Saved_HeaderIt’s never expected when it happens. It certainly never happens when it’s convenient. You all know what I mean. It’s that moment when the blood drains from your face, your hands turn to ice, and your stomach ties itself in a knot the size of Utah. In the same instant the clock has advanced itself two hours as if by the hand of a roguish time lord. “What fresh hell is this?” you ask yourself, followed by “Why now?” And then you do it. You take the silver dagger yourself and by your own hand administer the fatal thrust. You hit ‘save’ again.

I had awakened in the early hours with an inspiration for a “brilliant” way to conduct a facilitation exercise for the class that evening. It would require a substantial rewrite of the instructions along with the composition of six “Type B opening questions.” What that means is immaterial; suffice it to say that they take time and thought to craft. I spent almost three hours updating the document while watching the clock tick away. I had to be on the road to catch the ferry soon in order to be on time for class. I had literally finished the last word of the document revision and hit save when the words before me on the screen turned to a combination of machine language and Chinese. Recognize the feeling? Vaguely hoping that it was a video issue, I administered the deathblow without thinking.

It was not a video issue. I do not know what caused it, but the file was thoroughly corrupted and unreadable. And it was that second save that was my undoing. What I should have done was a “save as” until I had fully understood what had happened. It was a rookie mistake and I take full responsibility for it. There was simply no way to recreate the content of the document from scratch and then draft the exercise materials before class started. I panicked. Then I remembered that I had a backup on DropBox. Unfortunately, the corrupted version had already replicated to the cloud.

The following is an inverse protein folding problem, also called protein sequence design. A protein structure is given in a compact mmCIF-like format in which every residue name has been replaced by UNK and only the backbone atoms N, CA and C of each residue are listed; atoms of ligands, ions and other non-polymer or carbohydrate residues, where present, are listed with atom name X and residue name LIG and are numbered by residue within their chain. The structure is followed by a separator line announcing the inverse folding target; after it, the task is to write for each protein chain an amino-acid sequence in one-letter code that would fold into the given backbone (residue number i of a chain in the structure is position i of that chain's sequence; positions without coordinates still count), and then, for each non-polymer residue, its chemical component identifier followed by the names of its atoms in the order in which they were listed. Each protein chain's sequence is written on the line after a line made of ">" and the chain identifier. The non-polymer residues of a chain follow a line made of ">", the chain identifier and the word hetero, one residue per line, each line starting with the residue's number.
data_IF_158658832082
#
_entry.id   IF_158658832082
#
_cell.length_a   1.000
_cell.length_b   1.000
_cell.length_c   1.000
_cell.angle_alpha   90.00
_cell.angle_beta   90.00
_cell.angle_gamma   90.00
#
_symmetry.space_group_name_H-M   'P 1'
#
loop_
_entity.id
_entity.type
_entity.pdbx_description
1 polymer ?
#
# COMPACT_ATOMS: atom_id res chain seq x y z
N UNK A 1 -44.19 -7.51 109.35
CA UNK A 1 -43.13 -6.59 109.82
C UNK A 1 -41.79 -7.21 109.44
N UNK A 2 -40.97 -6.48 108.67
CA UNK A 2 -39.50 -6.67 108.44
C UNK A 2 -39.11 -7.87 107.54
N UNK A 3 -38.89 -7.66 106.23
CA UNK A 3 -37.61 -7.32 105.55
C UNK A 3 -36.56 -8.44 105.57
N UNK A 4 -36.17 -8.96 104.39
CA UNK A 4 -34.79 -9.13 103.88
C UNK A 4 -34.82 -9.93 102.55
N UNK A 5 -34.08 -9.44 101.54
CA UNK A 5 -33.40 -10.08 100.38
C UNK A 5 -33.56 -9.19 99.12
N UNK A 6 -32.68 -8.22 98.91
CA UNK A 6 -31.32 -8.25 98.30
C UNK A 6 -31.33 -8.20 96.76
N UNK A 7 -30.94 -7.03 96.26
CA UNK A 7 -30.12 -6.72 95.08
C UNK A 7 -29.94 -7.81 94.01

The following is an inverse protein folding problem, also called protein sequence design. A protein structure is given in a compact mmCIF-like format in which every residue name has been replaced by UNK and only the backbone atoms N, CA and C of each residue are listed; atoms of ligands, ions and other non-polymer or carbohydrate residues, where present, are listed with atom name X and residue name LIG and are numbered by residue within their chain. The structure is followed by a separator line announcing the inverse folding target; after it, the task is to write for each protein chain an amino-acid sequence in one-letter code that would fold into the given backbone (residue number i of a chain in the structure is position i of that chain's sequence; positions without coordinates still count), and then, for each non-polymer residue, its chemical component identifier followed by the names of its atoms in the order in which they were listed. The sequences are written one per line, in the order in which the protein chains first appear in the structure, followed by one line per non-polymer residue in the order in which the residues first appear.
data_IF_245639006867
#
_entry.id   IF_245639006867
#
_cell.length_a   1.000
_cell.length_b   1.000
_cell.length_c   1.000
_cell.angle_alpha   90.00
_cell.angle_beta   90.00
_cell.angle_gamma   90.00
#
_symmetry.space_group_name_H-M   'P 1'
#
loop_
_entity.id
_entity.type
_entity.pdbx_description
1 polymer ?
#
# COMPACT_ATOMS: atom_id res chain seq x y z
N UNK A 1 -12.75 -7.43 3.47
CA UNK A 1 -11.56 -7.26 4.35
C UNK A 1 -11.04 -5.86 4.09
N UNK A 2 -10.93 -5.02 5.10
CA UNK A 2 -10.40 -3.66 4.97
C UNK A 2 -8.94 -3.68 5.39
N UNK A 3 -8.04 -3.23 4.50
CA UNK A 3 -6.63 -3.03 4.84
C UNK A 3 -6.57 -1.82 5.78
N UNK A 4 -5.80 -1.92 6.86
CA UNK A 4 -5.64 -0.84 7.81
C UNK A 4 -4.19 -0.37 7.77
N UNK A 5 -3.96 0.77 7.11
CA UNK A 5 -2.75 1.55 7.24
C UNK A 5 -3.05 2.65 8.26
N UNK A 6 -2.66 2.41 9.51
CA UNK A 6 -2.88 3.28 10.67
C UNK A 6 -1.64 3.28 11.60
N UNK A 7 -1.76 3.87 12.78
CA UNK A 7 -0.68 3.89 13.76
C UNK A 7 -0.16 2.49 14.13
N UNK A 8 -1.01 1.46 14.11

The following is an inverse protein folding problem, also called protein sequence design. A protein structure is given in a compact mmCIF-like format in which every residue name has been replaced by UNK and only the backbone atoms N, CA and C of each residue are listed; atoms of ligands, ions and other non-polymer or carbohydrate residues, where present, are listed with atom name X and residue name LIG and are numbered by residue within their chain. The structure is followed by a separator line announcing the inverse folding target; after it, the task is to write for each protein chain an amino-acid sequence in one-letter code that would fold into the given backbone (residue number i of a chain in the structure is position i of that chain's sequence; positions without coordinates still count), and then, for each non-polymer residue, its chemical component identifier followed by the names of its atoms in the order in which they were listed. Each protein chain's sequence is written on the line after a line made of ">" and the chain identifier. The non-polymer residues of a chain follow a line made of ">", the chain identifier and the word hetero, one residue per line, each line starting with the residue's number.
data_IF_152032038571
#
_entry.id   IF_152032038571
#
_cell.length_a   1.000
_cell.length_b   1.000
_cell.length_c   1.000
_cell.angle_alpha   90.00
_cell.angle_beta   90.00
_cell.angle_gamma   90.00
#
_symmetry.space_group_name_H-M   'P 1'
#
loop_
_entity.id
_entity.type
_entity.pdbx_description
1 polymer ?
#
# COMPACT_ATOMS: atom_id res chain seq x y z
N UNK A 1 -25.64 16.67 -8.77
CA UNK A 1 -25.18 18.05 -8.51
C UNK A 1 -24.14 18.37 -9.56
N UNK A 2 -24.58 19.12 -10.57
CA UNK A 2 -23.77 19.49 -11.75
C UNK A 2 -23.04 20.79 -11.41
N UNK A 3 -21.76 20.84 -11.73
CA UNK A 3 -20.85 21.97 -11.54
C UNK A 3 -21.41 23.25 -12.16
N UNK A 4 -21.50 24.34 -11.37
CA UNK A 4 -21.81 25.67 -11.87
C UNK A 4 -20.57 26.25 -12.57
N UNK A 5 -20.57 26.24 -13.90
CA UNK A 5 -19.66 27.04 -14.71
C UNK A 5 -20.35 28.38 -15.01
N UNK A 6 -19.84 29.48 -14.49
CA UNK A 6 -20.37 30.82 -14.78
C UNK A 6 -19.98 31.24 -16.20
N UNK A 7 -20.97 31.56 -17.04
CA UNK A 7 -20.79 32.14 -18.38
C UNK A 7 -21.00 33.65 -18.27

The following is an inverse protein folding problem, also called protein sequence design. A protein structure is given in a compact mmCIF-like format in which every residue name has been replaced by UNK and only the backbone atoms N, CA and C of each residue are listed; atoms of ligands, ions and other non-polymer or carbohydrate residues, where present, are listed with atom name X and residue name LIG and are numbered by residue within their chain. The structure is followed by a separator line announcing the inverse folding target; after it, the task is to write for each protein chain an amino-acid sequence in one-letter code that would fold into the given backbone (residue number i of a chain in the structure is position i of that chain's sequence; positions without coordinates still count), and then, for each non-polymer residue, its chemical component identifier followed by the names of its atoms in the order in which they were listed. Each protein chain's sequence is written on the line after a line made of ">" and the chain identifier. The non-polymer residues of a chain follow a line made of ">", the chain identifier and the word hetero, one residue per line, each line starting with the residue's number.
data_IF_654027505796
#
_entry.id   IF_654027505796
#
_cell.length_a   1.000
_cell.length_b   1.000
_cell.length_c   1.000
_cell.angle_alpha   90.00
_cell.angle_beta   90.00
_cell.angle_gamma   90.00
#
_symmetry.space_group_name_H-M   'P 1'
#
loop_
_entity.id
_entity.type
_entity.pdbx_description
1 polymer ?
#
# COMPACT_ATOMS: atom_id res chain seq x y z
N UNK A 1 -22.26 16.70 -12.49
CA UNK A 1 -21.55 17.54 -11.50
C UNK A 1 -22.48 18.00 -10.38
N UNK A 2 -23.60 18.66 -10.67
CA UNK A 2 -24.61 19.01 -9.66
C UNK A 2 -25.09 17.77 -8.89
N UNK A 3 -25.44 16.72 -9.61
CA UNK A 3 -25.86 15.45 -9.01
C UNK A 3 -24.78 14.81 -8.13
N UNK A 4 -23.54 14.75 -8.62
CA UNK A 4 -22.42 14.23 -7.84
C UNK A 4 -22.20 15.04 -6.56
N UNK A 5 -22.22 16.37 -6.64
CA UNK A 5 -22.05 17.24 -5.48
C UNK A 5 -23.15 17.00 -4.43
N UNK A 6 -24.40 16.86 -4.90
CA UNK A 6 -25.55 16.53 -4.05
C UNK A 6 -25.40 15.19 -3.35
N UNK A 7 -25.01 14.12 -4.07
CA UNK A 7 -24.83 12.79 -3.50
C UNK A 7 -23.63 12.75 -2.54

Still, all was not lost. I recalled having read or heard that DropBox keeps all versions of a document for the prior thirty days. Bingo! Once I brushed up on how to find it, there it was: the uncorrupted version I had saved minutes earlier. I was lucky. I had not lost a keystroke. It could have been much worse.

There are several important lessons here. The first of these is to have backups. In this day and age, there is no excuse for anyone not to have offsite storage for all of your documents. Okay, I am using DropBox, and I do so in spite of the fact that it does not support local encryption (another issue for another post). And while I do not use it for anything sensitive, I have begun to look into other options. In the meantime, it is dependable, easy, and supports features that I rely on such as 30-day version storage. There are many options for cloud storage, file synchronization, and sharing. The important thing is to have those synchronized files along with some form of version retention.

I also keep two flavors of local backups. I back up all of my data files (including my virtual machines) to a 4TB external hard drive. Also, because my base computer is a Mac, I take advantage of the Time Machine backup feature. I was saved this time around because of my backups.